Developers split from JBoss Group

The specialist in open-source application server applications loses a handful of developers who set out to run their own venture, working with JBoss and other software.

A handful of developers have left JBoss Group, the software start-up behind the increasingly popular JBoss open-source application server, to start their own company.

Former JBoss developer Dain Sundstrom announced the formation of the Core Developers Network on Wednesday. He said that he and other partners, who include several other former JBoss Group employees, would continue to contribute to development of JBoss software while providing support and other services related to JBoss and other enterprise software.

Sundstrom said he and his partners decided to form the company based on support and consulting services experiences with JBoss Group, where they saw the limitations of being tied to a single software product. Customers needed help integrating multiple systems, Sundstrom said, and JBoss wasn't always the right answer.

"We wanted to move beyond the single-vendor approach," he said. "We've got a lot of customers dealing with integration issues, which is really the biggest hurdle they have. They're picking the best technology from the open-source world, whether it's JBoss or something else, and they're mixing it with closed-source technology, and they need it to all work together."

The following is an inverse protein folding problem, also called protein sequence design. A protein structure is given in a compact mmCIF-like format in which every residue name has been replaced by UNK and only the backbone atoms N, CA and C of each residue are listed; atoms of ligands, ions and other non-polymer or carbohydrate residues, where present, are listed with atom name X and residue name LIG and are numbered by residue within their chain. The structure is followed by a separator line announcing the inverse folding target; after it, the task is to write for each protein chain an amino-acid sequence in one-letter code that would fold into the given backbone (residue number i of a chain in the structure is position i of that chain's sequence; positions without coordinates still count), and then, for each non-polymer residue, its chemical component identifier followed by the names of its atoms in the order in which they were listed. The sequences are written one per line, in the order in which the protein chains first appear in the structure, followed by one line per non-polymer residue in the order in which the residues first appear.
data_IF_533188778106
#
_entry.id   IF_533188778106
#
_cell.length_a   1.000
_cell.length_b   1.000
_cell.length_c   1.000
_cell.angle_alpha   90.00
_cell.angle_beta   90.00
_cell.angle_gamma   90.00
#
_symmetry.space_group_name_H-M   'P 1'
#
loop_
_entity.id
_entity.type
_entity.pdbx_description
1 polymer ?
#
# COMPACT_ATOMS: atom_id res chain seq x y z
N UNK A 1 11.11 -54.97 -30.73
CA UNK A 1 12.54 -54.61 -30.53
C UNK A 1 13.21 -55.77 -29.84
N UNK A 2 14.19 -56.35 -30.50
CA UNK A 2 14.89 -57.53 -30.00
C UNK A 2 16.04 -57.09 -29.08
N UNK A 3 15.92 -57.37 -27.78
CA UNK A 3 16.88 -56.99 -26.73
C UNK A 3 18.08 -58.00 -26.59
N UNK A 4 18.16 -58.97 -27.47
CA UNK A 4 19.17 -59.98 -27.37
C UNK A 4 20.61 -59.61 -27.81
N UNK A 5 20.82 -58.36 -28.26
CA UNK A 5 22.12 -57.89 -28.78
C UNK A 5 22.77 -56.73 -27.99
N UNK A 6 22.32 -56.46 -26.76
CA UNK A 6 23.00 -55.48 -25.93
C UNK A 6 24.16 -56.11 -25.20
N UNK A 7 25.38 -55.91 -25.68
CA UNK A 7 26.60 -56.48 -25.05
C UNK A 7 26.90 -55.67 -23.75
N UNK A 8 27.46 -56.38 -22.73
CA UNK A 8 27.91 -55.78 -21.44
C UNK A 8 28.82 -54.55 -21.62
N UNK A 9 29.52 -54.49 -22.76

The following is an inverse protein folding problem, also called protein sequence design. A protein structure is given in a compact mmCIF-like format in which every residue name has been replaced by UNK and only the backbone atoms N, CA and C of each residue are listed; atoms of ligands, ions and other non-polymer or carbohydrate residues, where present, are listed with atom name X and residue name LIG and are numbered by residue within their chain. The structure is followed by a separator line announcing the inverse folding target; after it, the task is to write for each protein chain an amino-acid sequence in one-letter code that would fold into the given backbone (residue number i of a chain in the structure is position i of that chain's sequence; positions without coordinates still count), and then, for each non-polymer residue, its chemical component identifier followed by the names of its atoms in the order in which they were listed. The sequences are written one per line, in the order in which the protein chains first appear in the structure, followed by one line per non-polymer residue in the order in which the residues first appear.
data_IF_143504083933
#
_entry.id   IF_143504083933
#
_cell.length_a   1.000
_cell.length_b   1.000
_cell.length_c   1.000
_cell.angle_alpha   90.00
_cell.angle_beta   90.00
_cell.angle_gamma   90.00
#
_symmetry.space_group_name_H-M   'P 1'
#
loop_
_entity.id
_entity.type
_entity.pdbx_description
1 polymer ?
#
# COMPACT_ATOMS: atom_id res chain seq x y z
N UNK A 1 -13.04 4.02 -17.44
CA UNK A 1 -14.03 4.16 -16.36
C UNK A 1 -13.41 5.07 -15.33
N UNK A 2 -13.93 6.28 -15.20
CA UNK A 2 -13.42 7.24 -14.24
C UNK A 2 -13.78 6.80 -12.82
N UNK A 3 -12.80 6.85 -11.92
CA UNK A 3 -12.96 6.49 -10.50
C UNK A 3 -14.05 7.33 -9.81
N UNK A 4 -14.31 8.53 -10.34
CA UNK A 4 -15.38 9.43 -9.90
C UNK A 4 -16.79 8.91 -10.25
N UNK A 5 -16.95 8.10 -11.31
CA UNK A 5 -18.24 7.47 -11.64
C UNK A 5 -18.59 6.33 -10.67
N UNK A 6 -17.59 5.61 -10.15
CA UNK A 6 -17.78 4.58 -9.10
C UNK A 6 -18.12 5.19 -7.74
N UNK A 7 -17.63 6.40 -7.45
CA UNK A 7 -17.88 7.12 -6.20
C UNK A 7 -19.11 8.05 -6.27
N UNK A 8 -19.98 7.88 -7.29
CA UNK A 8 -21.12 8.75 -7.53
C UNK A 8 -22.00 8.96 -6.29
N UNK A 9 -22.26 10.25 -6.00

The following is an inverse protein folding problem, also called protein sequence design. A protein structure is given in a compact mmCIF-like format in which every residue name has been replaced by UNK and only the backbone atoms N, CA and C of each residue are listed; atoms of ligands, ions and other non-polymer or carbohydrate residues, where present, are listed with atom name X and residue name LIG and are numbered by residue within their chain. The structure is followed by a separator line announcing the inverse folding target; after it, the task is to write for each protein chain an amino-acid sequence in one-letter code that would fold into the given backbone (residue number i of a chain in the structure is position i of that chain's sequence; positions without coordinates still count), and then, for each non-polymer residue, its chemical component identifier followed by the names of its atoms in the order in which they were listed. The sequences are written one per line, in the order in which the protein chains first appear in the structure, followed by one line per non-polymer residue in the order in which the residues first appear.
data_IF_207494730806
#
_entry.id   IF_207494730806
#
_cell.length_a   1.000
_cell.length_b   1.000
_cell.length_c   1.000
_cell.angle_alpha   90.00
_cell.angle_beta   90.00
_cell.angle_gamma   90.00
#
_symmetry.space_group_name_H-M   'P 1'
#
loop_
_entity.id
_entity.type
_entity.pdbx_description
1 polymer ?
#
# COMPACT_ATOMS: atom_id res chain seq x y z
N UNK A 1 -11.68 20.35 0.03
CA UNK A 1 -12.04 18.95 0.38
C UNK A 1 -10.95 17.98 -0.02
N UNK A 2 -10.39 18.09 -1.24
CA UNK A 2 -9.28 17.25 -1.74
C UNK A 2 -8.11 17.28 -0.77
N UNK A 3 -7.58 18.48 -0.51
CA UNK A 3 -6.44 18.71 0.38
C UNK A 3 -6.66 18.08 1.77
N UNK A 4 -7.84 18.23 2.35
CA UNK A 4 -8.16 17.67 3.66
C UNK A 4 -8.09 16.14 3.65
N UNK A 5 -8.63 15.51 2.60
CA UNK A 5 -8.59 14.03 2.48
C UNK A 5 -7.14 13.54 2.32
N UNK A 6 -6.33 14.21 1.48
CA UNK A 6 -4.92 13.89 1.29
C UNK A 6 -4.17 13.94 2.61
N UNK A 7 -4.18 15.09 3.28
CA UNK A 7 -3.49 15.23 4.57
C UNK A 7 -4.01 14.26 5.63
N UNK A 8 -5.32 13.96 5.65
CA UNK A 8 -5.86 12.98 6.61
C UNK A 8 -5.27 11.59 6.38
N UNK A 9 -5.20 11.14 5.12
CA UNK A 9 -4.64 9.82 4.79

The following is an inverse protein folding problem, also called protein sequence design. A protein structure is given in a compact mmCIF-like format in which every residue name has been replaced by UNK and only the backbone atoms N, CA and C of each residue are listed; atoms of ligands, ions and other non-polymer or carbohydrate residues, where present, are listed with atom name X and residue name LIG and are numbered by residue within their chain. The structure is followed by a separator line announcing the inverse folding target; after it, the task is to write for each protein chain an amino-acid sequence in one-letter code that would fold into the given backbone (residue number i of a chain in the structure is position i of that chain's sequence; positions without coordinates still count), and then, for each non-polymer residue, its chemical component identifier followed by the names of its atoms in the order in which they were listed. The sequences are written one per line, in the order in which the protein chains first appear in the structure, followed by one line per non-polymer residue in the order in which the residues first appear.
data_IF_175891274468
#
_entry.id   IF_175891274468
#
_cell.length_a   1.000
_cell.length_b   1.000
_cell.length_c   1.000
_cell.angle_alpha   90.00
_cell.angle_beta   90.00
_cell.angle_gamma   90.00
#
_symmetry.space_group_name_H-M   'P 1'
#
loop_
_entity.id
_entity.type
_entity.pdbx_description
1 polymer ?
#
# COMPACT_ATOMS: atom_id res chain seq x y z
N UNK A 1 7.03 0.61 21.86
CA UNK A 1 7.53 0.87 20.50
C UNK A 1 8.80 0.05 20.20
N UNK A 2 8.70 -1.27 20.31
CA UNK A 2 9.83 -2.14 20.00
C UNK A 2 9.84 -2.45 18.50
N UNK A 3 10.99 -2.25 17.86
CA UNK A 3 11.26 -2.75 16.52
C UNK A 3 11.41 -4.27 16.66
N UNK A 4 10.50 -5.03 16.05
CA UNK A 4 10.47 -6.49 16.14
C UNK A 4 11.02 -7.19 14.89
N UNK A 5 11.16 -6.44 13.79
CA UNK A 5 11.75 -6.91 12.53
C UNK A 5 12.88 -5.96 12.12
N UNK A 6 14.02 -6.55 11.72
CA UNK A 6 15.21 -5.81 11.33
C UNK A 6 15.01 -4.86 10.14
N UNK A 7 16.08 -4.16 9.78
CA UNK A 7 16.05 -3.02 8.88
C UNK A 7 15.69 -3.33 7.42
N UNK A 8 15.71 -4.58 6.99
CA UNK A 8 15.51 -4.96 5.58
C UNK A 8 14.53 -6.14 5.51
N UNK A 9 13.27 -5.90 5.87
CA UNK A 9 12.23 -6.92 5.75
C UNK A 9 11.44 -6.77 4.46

JBoss makes server software for running applications based on Sun's J2EE (Java 2 Enterprise Edition) standard. The company makes money from providing consulting, support and other services related to the free open-source software. The software has won growing support from IT administrators looking for alternatives to commercial J2EE software.

JBoss uses a customized and extended version of the J2EE standard published by Sun Microsystems, leading to an ongoing dispute with Sun over whether the software qualifies as J2EE-compliant.

Ben Sabrin, director of business development for JBoss Group, said the departures of Sundstrom and other JBoss Group veterans would not effect the company's operations.

"It's really not a big deal," Sabrin said. "They (handled) 3 percent of our customer base from a support contract perspective...From a competitive standpoint, the Core Developers Network is just another consulting company trying to make a dollar from open-source software."

 

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